Open access peer-reviewed chapter

Assessment of the Riparian Vegetation Changes Downstream of Selected Dams in Vhembe District, Limpopo Province on Based on Historical Aerial Photography

By John M. Mokgoebo, Tibangayuka A. Kabanda and Jabulani R. Gumbo

Submitted: March 17th 2018Reviewed: May 4th 2018Published: October 10th 2018

DOI: 10.5772/intechopen.78329

Downloaded: 44

Abstract

Dams have been associated with various impacts on downstream river ecosystems, including a decrease in stream flow, species biodiversity, water quality, altered hydrology and colonisation of the area by invasive alien plant species. The impacts normally interfere with the ecosystem functioning of riparian and aquatic environments, thereby leading to decreased biodiversity. This study aims to assess the impacts of dams on downstream river ecosystems, using data from aerial photographs and orthophotos, supplemented by field work. Five dams in Limpopo Province, South Africa, were selected (Albasini, Damani, Mambedi, Nandoni and Vondo), and photographs from different years were used. The area devoid of trees of certain species both downstream and upstream of the dams was calculated using grids of predetermined square sizes on each available photograph. Aerial photographs and orthophoto data were supplemented by field work. The nearest-individual method was used in the field to determine tree density of particular tree species. The environments downstream of the dams show a loss of obligate riparian vegetation and an increase of obligate terrestrial vegetation (Acacia Karroo, Acacia Ataxacantha and Bauhinia galpinii). Treeless area increased in all cases, especially in the case of Mambedi and Vondo dams, indicating lower resilience and higher fragility there.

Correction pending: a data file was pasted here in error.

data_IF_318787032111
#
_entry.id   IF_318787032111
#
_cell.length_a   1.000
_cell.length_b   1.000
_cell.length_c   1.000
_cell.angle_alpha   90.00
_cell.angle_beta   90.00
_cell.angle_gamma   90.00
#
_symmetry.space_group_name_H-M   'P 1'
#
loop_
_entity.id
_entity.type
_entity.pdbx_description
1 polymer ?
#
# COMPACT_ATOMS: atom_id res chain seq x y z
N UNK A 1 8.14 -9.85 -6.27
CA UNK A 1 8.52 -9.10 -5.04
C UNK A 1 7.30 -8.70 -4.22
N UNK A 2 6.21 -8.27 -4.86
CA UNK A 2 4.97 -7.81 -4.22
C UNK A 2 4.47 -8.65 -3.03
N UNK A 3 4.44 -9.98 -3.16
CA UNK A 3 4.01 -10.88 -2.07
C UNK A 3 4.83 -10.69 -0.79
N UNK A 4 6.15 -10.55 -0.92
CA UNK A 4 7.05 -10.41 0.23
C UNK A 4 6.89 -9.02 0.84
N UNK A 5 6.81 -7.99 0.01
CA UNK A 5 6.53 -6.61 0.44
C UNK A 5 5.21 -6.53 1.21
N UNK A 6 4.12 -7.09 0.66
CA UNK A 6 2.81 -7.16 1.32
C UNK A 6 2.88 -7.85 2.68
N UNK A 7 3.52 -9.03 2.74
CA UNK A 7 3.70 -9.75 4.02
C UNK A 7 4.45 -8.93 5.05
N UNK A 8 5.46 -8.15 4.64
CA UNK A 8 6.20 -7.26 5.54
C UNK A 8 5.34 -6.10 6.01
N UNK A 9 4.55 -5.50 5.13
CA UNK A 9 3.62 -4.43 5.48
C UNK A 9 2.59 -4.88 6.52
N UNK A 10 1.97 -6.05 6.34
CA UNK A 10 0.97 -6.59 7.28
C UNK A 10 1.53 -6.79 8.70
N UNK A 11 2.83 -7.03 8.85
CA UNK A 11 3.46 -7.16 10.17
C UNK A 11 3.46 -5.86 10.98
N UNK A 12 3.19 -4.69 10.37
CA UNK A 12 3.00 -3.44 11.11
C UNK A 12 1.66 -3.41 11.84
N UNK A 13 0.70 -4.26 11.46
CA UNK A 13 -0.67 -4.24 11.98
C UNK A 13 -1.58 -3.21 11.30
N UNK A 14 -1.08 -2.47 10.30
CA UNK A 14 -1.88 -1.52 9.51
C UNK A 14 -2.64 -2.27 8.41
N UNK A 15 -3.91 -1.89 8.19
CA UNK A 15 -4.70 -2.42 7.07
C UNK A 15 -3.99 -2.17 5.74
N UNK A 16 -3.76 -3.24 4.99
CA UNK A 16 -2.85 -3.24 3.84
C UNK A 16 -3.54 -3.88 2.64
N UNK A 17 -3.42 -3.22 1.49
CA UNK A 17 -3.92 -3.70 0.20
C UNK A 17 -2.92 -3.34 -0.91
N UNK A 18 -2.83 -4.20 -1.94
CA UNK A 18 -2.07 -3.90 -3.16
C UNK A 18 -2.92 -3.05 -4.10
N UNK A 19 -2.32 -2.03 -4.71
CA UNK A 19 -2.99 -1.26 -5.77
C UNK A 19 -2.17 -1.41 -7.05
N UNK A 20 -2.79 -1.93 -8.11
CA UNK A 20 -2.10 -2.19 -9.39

Keywords

  • downstream
  • upstream
  • aerial orthophoto
  • riparian vegetation
  • damming of rivers

1. Introduction

Dams across the world have been associated with many negative environmental, social and economic impacts. In particular, dams tend to affect downstream water flow, leading to vegetation species loss. Many dammed rivers around the world have been characterised by decline in species biodiversity, increase in invasive alien plants and pollution. Mumba and Thompson [1] argue that flow disturbance provides stimulus for the establishment of opportunistic plants, particularly alien invasive species. In Limpopo, the most northerly province of South Africa, the impacts of dams have also been accelerated by the alternating wet and dry climatic conditions that greatly affect the flow regimes of rivers. This is because dams create barriers to natural water flow and interfere with ecological processes of riparian zones that influence vegetation composition, richness and diversity [2]. Dams have been associated with water pollution generated from industries and agricultural sectors, such as the release of litter, hot water, pesticides and fertilisers into streams and rivers [3].